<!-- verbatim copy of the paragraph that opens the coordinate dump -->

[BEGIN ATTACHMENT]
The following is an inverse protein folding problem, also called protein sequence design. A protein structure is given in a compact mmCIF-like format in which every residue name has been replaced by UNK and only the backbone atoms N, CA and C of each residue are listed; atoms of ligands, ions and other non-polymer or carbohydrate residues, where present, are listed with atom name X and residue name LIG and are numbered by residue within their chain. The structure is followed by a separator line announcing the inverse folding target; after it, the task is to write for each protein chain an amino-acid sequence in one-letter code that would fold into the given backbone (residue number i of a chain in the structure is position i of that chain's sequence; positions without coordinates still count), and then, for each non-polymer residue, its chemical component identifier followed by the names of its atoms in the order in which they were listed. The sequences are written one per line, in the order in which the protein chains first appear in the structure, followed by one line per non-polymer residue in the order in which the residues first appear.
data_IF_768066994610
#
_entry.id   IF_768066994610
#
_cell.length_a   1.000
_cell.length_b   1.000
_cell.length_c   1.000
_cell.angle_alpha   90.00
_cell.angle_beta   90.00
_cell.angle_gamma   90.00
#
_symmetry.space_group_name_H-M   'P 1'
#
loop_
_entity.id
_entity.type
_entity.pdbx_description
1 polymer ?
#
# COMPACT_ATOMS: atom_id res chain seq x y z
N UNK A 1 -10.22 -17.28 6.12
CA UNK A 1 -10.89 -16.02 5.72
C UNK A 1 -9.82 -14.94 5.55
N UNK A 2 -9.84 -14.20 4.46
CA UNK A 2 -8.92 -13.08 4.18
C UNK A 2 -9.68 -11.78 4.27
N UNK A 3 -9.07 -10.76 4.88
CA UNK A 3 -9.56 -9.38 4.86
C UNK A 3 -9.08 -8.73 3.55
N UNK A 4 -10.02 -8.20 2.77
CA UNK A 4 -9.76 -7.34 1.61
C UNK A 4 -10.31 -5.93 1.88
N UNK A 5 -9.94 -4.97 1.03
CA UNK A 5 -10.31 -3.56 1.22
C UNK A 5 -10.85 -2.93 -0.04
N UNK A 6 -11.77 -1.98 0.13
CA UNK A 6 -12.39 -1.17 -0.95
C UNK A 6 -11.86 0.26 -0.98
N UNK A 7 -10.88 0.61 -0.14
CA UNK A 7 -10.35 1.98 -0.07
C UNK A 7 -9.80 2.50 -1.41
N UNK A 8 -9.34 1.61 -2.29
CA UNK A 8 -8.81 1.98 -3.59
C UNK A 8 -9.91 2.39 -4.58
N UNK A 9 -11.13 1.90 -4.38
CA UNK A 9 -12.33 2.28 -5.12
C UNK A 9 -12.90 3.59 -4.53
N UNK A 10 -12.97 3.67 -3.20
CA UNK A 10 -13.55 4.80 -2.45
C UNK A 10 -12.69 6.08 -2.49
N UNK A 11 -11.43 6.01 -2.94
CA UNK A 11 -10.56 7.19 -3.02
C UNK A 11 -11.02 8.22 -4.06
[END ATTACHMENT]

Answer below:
The following is an inverse protein folding problem, also called protein sequence design. A protein structure is given in a compact mmCIF-like format in which every residue name has been replaced by UNK and only the backbone atoms N, CA and C of each residue are listed; atoms of ligands, ions and other non-polymer or carbohydrate residues, where present, are listed with atom name X and residue name LIG and are numbered by residue within their chain. The structure is followed by a separator line announcing the inverse folding target; after it, the task is to write for each protein chain an amino-acid sequence in one-letter code that would fold into the given backbone (residue number i of a chain in the structure is position i of that chain's sequence; positions without coordinates still count), and then, for each non-polymer residue, its chemical component identifier followed by the names of its atoms in the order in which they were listed. The sequences are written one per line, in the order in which the protein chains first appear in the structure, followed by one line per non-polymer residue in the order in which the residues first appear.